The Best and Worst Moments in ‘Tomb Raider’ History
Although we'll always have a soft spot in our hearts for Lara Croft, it's no secret the long-running 'Tomb Raider' franchise has had its fair share of ups and downs. But on March 5, game makers hope to reboot the series with the simply named 'Tomb Raider,' an M-rated title that promises to graphically depict how iconic heroine Lara Croft makes the transition from inexperienced young woman to field-tested scrapper.
But can Square Enix, who purchased original publisher Eidos Interactive in 2009, breathe new life into 'Tomb Raider'? Only time will tell, but one thing is for sure -- the flagging series certainly needs it. So, to mark the upcoming release of this new game and potential turning point in the franchise, we present the best and worst of 'Tomb Raider' over the past 17 years.
When Eidos and Core Design released 'Tomb Raider' in 1996 for the Sega Saturn, PC and PlayStation, it became an instant smash. Gamers were able to control gun-toting archaeologist Croft as she interacted with the environment in complex ways, including walking, running, jumping, swimming, diving, hanging and rolling.
It also sported an atmospheric soundtrack and a highly cinematic approach to gameplay. It sold a whopping 7 million copies worldwide and is credited today with contributing to the overall success of the PlayStation.
Given how well the first game was received, a sequel was inevitable and 'Tomb Raider II' was released a year later. Croft's second outing brought new moves and weapons, more detailed environments and character models, larger levels, vehicles, a greater number of enemies and dynamic lighting.
While it didn't necessarily surpass its predecessor in terms of quality, it was a worthy sequel and flew off the shelves to the tune of 8 million copies worldwide. The 'Tomb Raider' craze was in full swing.
'Tomb Raider III' was released in 1998 and further expanded on Croft's moves by adding a crouch stance, crawling, sprinting and the ability to "monkey swing." It's at this point, however, where the series started to feel stale. Still, it sold remarkably well at 6.5 million copies and gamers everywhere continued to eagerly follow Croft's adventures.
If some felt that 'TR III' was a rehash, 1999's 'Tomb Raider: The Last Revelation' didn't do much to dispel that. While the game admittedly gave fans more of what they loved, GameSpot said it "reeked of a ready-to-go game engine and of a level designer going through the motions, with someone else coming up with a new move for Lara all the while." Still, gamers didn't seem to care and made it a bestseller at 5 million copies.
By the time 'Tomb Raider Chronicles' was released in 2000, the franchise had definitely become a victim of its own formula. Despite new moves such as tightrope walking and stealth elements, this entry was essentially more of the same and some said the series was failing to grow with the times.
It only sold a dismal 1.5 million copies and became the second most underperforming game in the series. Obviously, incremental improvements weren't enough to keep gamers coming back for more.
In 2001, Croft made the leap to the silver screen with the movie 'Lara Croft: Tomb Raider.' While critics largely panned it and found the plot nonsensical and the action sequences silly, everyone agreed that Angelina Jolie was perfect for the role. The movie became a hit, grossing $274 million worldwide and was the most successful video game movie until 'Prince of Persia: The Sands of Time.'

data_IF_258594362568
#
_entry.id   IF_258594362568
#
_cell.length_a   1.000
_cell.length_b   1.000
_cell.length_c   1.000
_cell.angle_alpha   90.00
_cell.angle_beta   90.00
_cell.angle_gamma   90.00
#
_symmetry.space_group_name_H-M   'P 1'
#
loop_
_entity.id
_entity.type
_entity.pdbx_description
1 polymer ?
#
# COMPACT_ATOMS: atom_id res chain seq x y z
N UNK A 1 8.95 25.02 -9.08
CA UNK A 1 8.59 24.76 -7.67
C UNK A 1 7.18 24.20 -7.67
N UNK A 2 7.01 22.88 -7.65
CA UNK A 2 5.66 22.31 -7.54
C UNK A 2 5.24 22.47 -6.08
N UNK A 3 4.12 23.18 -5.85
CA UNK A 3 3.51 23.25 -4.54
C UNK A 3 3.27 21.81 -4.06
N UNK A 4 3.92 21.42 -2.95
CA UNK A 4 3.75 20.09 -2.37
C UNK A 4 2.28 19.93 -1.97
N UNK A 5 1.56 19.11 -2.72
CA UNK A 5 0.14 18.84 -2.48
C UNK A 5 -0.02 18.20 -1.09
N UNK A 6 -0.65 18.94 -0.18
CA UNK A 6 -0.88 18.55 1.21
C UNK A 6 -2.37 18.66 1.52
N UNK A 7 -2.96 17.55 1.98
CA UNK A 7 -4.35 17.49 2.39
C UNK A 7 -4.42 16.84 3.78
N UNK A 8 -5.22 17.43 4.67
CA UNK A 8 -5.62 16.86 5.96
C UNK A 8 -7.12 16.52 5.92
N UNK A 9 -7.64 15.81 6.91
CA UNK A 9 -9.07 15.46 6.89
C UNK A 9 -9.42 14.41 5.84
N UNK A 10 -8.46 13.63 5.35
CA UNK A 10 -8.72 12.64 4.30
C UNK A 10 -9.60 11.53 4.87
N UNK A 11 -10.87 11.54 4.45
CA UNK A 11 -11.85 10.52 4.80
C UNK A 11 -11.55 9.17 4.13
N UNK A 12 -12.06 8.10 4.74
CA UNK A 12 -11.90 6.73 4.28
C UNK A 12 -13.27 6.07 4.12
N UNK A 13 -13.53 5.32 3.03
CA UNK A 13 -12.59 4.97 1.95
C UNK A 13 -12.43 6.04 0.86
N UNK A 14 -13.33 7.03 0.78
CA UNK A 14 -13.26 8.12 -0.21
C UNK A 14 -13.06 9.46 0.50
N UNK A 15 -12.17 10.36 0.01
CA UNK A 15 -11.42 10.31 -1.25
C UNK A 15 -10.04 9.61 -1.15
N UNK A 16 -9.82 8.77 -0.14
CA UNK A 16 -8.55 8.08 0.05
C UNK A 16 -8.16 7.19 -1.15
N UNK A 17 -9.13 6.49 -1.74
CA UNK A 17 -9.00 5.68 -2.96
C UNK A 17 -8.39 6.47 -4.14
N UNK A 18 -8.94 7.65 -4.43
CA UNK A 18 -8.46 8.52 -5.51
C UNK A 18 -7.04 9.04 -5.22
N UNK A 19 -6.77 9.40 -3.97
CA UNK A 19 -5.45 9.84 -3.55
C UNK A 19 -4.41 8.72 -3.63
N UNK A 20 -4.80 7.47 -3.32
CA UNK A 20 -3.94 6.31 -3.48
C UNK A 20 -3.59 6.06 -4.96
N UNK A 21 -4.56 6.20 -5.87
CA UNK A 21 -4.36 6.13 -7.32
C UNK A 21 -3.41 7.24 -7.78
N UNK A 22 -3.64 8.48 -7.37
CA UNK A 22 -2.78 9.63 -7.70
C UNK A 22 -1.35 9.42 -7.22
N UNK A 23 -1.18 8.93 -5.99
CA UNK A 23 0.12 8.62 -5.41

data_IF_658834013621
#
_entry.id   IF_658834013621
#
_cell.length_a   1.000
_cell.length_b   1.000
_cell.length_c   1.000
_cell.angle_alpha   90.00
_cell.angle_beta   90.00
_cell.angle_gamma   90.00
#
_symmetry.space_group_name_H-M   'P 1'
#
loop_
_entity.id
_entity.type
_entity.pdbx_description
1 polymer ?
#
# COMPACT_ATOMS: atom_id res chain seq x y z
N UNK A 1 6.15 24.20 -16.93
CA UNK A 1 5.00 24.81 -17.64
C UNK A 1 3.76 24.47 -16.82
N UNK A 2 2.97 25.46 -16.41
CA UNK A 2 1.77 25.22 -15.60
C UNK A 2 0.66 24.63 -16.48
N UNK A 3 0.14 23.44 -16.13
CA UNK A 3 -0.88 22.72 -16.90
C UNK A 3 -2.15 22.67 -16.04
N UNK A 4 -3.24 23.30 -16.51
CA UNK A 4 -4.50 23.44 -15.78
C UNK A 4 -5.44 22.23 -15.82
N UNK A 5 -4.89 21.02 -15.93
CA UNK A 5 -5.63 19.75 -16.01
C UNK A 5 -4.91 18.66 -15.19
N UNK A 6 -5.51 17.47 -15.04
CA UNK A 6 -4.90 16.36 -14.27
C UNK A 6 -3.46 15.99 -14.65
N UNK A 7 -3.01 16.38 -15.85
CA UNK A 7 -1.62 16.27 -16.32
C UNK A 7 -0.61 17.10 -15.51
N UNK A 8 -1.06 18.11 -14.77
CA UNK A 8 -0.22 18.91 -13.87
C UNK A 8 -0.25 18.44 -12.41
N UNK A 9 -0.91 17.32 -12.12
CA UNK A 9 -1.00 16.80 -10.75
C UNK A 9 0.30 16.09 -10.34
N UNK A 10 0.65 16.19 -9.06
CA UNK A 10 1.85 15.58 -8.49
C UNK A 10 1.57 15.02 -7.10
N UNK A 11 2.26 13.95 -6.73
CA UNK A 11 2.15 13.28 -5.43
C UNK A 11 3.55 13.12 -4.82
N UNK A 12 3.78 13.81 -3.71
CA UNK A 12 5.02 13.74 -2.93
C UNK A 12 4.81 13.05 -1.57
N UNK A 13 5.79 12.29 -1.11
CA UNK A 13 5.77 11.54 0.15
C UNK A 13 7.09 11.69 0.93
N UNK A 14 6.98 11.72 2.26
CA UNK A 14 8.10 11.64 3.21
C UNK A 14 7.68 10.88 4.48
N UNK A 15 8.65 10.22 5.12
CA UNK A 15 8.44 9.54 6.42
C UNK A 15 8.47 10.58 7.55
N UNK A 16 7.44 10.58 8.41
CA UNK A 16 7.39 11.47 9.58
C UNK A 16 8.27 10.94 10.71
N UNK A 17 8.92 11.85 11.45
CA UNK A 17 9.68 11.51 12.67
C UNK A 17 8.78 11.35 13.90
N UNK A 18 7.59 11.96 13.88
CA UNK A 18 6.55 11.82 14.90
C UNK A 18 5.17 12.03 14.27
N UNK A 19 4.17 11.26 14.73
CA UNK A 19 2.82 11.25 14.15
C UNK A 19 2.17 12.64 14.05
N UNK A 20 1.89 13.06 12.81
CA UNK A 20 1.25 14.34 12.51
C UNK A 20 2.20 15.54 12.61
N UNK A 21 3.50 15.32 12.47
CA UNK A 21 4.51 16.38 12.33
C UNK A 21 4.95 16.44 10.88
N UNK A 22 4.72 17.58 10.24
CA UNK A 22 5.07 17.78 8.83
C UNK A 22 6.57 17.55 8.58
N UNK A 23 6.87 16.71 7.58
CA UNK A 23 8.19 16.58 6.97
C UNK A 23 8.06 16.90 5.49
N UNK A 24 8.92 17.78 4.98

When 'Tomb Raider: Angel of Darkness' was released in 2003, game makers sought to revitalize the brand on the PlayStation 2. Players loathed the game, however, and criticized its high degree of difficulty, terrible controls, glitches, bad camera and poor combat system. It sold only 2.5 million copies and as a result, the Core Design era came to an end. Eidos fired the game studio and went with Crystal Dynamics for future titles.
The franchise's woes continued in 2003 with the release of a second film, 'Tomb Raider: The Cradle of Life.' Critics disliked the sequel just as much as the first and moviegoers seemed to agree this time. It debuted in forth place to only $21.8 million, a 54% drop from the first film's opening take of $47.7 million. Its domestic gross was only $65 million, making it a certified flop. Paramount, meanwhile, blamed the film's performance on the dismal 'Tomb Raider: Angel of Darkness,' which had been released slightly more than a month before the film.
With Crystal Dynamics at the helm, Croft's fortunes took a turn for the better in 2006 with the release of 'Tomb Raider: Legend.' For the first time in a long time, Croft was fun to play again and it became the best selling game in the series since 1999's 'The Last Revelation' with 4.5 million copies sold. This upturn wouldn't last, however.
Hoping to capitalize on the fact that the series had turned 10-years-old, 'Tomb Raider: Anniversary' was released in 2007, but it turned out to be anything but a happy occasion. Sales were weak and the game only moved 1.3 million copies, earning itself the dubious distinction of being the worst-selling 'Tomb Raider' game ever. Although it was a serviceable remake of the original game, and may have been better in many ways, gamers weren't willing to buy into the nostalgia.
Touted as the first true next-generation game in the series, 'Tomb Raider: Underworld' was released in 2008 and it never looked better thanks to advanced visuals and motion capture provided by Olympic gold medalist Heidi Moneymaker. But a new coat of paint couldn't save the game from technical issues, such as camera and clipping problems and bad enemy AI. It only sold 2.6 million copies sold worldwide, a far cry from 'Tomb Raider' in its heyday. Here's hoping the new 'Tomb Raider' game reenergizes the long-running franchise.